At its opening in 1906, the hotel was marketed as having “prices within the reach of all.”
“While the Knickerbocker has not exactly furnished itself with a motto, the manager and his assistants will tell you that they are running ‘a Fifth Avenue Hotel at Broadway prices,'” the New York Times wrote of the opening.
“Between the hours of 1 and 6 o’clock the fifteen-story structure on the southeast corner of Forty-second Street and Broadway was thronged with visitors,” the Times wrote. “The lobby, on the Forty-second Street side, was much admired by the host of visitors, and all paused to take a look at the representation of Father Knickerbocker in the entrance hall.”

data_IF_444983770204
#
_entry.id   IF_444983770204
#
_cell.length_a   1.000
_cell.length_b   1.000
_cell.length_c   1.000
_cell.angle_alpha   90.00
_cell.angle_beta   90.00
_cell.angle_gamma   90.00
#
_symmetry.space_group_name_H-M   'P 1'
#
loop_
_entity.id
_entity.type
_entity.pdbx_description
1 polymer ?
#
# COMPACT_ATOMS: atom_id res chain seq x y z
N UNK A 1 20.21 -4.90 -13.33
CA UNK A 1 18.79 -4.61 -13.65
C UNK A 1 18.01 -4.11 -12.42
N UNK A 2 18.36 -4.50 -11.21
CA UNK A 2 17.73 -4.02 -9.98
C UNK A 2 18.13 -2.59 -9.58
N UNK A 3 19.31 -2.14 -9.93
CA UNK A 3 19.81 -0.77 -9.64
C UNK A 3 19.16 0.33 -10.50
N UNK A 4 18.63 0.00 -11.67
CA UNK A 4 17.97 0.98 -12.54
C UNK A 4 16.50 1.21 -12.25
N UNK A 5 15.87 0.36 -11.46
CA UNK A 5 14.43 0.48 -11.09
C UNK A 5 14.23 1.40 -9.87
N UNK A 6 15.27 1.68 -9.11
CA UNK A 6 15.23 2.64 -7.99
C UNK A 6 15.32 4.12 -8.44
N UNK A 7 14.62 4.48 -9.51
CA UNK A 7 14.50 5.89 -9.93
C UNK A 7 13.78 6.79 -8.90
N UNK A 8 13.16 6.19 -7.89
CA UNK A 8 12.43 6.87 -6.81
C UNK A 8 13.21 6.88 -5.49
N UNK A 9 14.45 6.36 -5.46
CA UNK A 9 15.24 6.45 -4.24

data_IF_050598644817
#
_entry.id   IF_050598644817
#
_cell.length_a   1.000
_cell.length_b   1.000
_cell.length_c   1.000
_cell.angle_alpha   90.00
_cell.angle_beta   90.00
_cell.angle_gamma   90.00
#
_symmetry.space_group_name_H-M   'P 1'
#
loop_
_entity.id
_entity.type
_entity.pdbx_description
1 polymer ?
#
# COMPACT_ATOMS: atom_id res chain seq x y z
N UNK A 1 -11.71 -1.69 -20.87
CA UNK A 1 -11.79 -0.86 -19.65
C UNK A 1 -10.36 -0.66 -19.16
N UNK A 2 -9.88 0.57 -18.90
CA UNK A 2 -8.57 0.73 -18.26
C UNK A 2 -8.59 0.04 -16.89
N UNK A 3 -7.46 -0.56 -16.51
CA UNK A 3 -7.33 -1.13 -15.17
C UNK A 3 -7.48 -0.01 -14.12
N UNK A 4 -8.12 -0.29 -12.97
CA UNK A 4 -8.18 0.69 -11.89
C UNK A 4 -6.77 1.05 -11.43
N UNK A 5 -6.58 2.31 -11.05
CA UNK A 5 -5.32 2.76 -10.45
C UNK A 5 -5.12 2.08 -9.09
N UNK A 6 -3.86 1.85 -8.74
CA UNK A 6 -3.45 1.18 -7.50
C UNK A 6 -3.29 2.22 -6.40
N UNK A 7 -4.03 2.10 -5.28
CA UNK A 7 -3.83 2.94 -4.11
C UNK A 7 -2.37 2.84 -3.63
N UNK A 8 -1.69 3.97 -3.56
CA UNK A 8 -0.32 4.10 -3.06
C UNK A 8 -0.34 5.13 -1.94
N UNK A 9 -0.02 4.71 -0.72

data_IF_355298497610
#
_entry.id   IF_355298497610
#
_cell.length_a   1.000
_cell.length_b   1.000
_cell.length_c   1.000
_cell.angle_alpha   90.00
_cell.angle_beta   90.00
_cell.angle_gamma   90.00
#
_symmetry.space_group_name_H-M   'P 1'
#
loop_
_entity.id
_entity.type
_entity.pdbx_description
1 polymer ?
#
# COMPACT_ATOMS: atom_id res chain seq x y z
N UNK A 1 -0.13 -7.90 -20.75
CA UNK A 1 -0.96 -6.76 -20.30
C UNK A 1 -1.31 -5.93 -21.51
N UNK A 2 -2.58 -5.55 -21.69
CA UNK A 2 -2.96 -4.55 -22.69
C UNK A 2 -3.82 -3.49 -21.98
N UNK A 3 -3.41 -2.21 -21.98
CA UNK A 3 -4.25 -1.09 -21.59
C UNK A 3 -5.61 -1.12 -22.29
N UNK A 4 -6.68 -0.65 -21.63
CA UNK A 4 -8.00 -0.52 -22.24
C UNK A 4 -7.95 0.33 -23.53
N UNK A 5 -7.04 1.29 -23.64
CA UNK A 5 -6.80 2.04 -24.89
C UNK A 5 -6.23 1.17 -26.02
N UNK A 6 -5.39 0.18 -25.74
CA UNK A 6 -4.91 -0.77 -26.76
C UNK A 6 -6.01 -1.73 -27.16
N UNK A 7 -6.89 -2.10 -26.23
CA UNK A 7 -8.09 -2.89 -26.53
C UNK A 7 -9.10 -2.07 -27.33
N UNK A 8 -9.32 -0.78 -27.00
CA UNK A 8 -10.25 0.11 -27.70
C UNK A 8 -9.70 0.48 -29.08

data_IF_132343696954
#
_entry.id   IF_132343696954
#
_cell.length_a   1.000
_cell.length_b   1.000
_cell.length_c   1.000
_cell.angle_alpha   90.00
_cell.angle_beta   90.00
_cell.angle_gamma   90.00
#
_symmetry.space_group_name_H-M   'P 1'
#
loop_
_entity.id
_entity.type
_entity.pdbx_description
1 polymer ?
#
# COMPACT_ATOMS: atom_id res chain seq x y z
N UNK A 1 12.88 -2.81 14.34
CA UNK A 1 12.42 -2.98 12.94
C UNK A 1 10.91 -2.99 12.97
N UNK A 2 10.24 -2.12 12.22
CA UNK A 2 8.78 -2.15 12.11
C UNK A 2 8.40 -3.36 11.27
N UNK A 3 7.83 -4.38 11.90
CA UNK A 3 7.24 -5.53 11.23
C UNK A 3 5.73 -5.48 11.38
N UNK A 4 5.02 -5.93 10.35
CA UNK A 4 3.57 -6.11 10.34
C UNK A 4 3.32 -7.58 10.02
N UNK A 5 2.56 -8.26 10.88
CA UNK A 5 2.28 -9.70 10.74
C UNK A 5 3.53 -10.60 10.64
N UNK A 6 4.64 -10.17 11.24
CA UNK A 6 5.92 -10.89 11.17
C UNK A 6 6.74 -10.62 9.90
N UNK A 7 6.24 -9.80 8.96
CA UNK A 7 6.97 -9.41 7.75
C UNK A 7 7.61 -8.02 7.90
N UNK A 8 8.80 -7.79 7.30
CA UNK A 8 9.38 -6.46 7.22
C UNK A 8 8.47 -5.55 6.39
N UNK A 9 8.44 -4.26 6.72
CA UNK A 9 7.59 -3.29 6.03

Rates in 1906 averaged $3.25 a day (or about $78 in today’s dollars after adjusting for inflation), according to the Times. Unfortunately travelers are unlikely to come by a room at that price in 2015: Room rates on the Knickerbocker’s website start at $446.
David expects the history of the hotel — with or without a refurbished subway parlor — to attract guests.
“By drawing inspiration from our past to create a lifestyle experience that is beyond typical luxury hotel amenities, The Knickerbocker will undoubtedly appeal to both local New Yorkers and international travelers,” he said.
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